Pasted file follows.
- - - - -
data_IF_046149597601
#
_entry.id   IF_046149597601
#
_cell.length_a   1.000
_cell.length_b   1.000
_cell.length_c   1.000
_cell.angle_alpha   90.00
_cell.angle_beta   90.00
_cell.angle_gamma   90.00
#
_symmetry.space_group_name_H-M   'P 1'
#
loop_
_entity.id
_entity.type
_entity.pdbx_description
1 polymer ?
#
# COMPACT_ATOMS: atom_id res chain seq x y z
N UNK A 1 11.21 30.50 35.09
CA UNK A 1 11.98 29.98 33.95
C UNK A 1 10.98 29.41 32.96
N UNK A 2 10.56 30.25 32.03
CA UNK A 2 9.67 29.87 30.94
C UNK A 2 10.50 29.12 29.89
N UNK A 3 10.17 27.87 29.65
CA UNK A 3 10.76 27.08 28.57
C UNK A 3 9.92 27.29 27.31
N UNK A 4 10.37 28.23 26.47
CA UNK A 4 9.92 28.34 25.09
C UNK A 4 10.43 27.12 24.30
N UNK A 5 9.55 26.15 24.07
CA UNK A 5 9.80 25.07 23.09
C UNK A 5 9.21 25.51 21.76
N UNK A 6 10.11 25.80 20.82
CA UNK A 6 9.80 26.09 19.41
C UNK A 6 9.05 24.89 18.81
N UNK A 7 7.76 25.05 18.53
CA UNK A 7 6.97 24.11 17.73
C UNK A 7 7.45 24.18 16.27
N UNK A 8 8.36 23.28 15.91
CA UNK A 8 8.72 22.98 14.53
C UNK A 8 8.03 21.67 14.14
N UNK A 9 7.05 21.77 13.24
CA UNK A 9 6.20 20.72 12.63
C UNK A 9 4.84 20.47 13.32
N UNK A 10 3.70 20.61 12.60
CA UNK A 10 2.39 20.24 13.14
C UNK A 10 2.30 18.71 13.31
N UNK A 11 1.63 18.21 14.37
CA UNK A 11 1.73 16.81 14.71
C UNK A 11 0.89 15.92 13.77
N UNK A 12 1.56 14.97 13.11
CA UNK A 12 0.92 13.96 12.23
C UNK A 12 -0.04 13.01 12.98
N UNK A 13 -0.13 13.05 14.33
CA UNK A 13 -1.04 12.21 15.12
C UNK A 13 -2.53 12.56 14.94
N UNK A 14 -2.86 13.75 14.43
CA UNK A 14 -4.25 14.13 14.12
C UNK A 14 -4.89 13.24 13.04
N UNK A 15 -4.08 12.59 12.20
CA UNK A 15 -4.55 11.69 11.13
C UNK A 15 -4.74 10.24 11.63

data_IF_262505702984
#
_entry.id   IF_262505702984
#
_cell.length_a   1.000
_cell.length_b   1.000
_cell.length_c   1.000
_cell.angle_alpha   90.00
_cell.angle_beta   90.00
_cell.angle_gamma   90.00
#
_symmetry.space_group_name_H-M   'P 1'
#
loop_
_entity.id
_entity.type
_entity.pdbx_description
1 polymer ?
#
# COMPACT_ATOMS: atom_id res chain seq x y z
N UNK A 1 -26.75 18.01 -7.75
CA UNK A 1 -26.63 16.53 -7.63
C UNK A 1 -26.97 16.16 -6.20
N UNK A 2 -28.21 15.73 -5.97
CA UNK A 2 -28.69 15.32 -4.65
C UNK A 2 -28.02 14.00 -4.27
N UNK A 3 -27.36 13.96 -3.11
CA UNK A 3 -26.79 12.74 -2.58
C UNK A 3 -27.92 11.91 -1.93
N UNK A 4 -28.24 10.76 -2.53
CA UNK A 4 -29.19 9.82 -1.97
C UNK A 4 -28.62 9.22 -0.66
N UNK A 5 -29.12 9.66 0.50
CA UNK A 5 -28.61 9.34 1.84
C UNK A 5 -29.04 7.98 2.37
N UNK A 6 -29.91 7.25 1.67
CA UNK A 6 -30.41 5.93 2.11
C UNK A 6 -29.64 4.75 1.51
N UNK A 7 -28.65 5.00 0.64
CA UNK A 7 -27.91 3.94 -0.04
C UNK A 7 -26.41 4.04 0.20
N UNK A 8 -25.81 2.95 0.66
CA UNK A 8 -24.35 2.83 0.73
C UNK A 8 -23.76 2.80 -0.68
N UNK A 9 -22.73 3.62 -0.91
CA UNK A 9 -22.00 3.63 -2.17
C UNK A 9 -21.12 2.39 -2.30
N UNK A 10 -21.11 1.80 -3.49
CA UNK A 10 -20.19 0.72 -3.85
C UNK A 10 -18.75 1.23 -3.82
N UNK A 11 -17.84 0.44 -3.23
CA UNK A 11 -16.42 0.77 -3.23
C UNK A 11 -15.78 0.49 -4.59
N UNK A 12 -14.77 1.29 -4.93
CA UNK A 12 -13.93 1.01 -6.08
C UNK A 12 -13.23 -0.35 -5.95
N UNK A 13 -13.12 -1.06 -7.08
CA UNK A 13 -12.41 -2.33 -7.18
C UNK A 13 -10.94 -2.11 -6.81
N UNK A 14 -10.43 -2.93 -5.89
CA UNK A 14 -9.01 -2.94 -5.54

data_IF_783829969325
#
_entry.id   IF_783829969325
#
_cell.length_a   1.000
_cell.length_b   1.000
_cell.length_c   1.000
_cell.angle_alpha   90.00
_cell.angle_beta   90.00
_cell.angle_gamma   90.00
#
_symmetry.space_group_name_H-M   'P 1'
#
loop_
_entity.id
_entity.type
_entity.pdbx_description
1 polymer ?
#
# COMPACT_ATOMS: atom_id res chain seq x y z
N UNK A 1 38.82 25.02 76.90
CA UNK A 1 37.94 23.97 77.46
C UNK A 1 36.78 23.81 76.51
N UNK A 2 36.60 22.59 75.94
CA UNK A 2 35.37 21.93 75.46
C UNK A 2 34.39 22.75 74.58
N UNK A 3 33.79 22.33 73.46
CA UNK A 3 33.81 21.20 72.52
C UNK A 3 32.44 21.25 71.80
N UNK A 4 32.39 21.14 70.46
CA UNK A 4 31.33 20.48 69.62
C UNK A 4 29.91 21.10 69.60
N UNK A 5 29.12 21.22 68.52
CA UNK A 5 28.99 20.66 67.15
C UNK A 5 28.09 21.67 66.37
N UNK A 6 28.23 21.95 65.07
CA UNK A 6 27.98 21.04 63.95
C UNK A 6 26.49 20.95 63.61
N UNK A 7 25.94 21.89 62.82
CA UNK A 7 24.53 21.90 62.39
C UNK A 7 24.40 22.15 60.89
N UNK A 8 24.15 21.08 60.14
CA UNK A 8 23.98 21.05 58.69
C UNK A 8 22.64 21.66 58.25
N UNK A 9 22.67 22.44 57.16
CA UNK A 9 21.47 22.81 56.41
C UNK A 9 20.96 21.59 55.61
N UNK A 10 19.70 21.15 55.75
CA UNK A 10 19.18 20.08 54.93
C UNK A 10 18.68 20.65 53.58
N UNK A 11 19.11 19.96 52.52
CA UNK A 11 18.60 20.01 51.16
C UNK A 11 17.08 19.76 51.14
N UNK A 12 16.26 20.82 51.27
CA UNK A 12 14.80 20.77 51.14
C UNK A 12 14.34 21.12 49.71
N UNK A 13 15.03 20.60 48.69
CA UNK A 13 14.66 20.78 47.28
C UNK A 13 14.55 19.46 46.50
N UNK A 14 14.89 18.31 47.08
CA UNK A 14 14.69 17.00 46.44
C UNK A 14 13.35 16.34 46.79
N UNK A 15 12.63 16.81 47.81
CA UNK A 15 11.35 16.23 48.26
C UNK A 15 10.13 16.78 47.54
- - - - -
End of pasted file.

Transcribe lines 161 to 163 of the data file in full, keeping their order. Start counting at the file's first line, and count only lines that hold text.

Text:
C UNK A 5 28.09 21.67 66.37
N UNK A 6 28.23 21.95 65.07
CA UNK A 6 27.98 21.04 63.95